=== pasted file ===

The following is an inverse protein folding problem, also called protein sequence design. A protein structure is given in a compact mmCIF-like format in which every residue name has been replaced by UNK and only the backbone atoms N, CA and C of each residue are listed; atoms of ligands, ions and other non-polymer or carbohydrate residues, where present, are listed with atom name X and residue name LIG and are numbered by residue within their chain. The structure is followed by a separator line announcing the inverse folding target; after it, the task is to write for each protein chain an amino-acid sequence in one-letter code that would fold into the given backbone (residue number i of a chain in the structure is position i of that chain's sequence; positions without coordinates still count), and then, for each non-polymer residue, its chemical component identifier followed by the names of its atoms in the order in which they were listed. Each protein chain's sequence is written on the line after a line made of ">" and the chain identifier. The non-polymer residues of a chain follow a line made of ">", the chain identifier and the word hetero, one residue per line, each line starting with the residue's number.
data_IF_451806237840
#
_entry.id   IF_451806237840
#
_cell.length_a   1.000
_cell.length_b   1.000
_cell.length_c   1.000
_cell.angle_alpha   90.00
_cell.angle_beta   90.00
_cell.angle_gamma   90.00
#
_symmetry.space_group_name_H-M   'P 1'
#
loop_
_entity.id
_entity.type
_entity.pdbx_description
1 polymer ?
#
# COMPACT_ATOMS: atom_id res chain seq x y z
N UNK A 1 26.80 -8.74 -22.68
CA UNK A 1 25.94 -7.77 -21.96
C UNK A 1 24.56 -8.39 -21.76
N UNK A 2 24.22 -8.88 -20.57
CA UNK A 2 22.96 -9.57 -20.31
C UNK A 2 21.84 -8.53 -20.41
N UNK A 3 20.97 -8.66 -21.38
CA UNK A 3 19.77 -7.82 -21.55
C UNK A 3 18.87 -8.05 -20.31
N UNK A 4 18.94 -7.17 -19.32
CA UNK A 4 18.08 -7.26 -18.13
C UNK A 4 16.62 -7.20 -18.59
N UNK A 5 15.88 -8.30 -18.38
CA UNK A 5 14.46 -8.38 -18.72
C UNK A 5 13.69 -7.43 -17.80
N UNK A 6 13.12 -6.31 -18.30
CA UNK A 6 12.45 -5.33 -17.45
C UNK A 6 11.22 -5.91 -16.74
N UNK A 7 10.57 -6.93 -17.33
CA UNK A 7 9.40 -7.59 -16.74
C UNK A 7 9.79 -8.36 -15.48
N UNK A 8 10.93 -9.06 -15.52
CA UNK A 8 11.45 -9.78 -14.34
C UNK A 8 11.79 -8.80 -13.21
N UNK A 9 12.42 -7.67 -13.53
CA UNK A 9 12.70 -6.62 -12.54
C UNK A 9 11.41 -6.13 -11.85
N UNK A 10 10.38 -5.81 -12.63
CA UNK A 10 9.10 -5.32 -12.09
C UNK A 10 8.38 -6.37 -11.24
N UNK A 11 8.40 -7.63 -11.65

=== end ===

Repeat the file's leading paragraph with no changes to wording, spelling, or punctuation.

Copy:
The following is an inverse protein folding problem, also called protein sequence design. A protein structure is given in a compact mmCIF-like format in which every residue name has been replaced by UNK and only the backbone atoms N, CA and C of each residue are listed; atoms of ligands, ions and other non-polymer or carbohydrate residues, where present, are listed with atom name X and residue name LIG and are numbered by residue within their chain. The structure is followed by a separator line announcing the inverse folding target; after it, the task is to write for each protein chain an amino-acid sequence in one-letter code that would fold into the given backbone (residue number i of a chain in the structure is position i of that chain's sequence; positions without coordinates still count), and then, for each non-polymer residue, its chemical component identifier followed by the names of its atoms in the order in which they were listed. Each protein chain's sequence is written on the line after a line made of ">" and the chain identifier. The non-polymer residues of a chain follow a line made of ">", the chain identifier and the word hetero, one residue per line, each line starting with the residue's number.